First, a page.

Despite the fact that Pentax does indeed make some very good DSLRs, it always plays second fiddle to the big names of Canon and Nikon.
It's possibly for this reason that in recent years, the company has tended towards gimmicks to try and shift units. Here with the K-S1, it's available in an array of bewildering colours, including a new "sweets" collection (yipee).
There's also a panel of lights on the front of the camera, which are supposedly designed to "guide" operations.
Ignoring the aesthetics, at its heart, the K-S1 actually has some very decent specifications and interesting technologies – especially for an amateur level camera. At its heart is a 20 million pixel CMOS sensor with a sensor-based shake reduction system. In principle, this will provide an image stabilising effect with any lens, and it does actually work very well.
This system is also used for the Pentax's unique 'anti-alias simulation' modes. The sensor itself has no anti-aliasing filter, which means slightly sharper fine detail but the risk (rare in practice) of moiré, or interference effects with very fine patterns and textures.
This is why most D-SLRs still use anti-aliasing, or 'low-pass' filters in front of the sensor. But the Pentax can simulate this effect with microscopic vibrations of the sensor during the exposure. You might never need it, but it's an interesting solution nonetheless.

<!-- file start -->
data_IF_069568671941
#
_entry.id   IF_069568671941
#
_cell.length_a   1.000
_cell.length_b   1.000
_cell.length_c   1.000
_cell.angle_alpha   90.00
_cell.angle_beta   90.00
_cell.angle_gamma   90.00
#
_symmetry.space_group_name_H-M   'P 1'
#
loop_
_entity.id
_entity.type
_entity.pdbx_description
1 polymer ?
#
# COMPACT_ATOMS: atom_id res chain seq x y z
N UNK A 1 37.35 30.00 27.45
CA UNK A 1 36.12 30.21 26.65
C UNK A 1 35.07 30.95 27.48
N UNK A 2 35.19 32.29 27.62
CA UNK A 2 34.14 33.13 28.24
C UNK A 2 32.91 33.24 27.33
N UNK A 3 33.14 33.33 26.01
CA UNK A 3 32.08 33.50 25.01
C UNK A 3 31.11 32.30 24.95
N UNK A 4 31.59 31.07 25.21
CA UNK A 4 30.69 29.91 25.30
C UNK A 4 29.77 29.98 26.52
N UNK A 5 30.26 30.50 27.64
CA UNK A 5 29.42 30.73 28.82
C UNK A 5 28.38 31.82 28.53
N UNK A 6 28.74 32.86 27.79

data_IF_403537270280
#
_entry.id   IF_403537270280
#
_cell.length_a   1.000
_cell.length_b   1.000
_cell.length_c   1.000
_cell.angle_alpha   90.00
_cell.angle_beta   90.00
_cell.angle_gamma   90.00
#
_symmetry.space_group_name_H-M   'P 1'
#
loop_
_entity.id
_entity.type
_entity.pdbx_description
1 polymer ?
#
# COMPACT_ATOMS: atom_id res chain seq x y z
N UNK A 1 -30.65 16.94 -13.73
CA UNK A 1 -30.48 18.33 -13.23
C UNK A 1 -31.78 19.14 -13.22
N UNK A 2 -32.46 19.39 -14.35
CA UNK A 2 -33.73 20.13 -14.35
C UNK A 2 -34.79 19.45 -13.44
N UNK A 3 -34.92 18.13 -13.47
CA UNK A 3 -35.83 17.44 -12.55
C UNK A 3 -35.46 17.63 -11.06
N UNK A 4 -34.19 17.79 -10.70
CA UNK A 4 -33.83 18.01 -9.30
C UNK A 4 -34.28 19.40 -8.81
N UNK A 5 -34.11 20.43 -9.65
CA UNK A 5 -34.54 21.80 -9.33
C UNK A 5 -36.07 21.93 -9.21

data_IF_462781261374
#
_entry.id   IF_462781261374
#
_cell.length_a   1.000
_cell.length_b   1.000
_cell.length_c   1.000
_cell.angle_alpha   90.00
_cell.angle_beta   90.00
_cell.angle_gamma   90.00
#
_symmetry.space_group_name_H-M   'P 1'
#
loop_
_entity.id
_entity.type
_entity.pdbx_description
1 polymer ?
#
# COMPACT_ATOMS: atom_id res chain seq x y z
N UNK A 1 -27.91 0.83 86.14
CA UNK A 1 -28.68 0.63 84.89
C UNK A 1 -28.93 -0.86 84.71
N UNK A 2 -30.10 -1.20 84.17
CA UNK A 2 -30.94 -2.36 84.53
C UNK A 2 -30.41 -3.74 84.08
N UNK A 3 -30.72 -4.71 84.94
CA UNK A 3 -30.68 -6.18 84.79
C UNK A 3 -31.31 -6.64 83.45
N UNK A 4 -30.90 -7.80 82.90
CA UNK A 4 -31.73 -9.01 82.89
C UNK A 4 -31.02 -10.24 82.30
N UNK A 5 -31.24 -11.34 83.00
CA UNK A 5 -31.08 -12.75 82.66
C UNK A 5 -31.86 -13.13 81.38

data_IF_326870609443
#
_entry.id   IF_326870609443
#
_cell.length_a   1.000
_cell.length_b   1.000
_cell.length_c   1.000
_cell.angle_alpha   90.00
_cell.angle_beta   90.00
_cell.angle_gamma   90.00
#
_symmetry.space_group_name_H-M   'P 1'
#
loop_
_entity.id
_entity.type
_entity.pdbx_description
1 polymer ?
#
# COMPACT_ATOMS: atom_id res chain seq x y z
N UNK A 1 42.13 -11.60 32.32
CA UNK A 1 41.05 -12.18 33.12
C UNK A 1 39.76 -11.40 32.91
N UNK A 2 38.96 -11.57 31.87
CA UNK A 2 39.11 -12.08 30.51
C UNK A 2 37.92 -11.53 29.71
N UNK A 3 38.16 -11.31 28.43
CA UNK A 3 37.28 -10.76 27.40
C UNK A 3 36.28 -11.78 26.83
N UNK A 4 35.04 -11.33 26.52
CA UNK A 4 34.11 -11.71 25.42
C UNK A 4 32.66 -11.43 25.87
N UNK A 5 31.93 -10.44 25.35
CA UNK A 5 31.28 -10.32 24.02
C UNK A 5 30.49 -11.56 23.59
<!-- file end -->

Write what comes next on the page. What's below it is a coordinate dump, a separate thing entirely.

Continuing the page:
The K-S1's other specs are good too. It can shoot continuously at 5.4 frames per second and it has a maximum shutter speed of 1/6000sec. It has a proper pentaprism viewfinder with 100% coverage, where some rivals use a cheaper pentamirror design. The K-S1 also offers a selection of effects modes and a large array of digital filters – you can use these as you shoot, or apply them later using the camera's in-built raw conversion and image-editing tools.
There are 11 autofocus points, of which the nine in the centre are the more sensitive cross type points. On the back of the camera is a fixed 3 inch TFT LCD monitor, with a 921k dot resolution.
You can shoot in raw format, and one particularly useful thing about Pentax cameras is that its raw format is DNG, rather than a proprietary to the camera/manufacturer format, meaning that your software, whether that's Photoshop or another alternative, should already be able to read the files it outputs rather than having to wait for an upgrade.
As well as manual control, there's also aperture priority and shutter priority modes, scene modes and an effects mode which applies digital filters to your image, such as Bold Monochrome and Vintage Color.
A built-in flash is included with a Guide Number of 10, while the camera is also capable of Full HD 1080p video recording. You can edit photos within the camera, with the power to correct for moire patterning, resize and crop images.
There's no inbuilt Wi-Fi here, a feature which is becoming more and more common on other cameras. If you want to, you could purchase an additional Wi-Fi card for the memory card slot. Speaking of which, there's just one slot, and the camera accepts SD/SDHC/SDXC cards.
As Pentax has been making SLRs for quite some time, there's a huge range of lenses available, so those who had an old Pentax film camera might be tempted in by this digital version. It goes head to head with the likes of the Nikon D5300 and the Canon EOS 700D, both of which sit at the top end of their respective company's beginner ranges.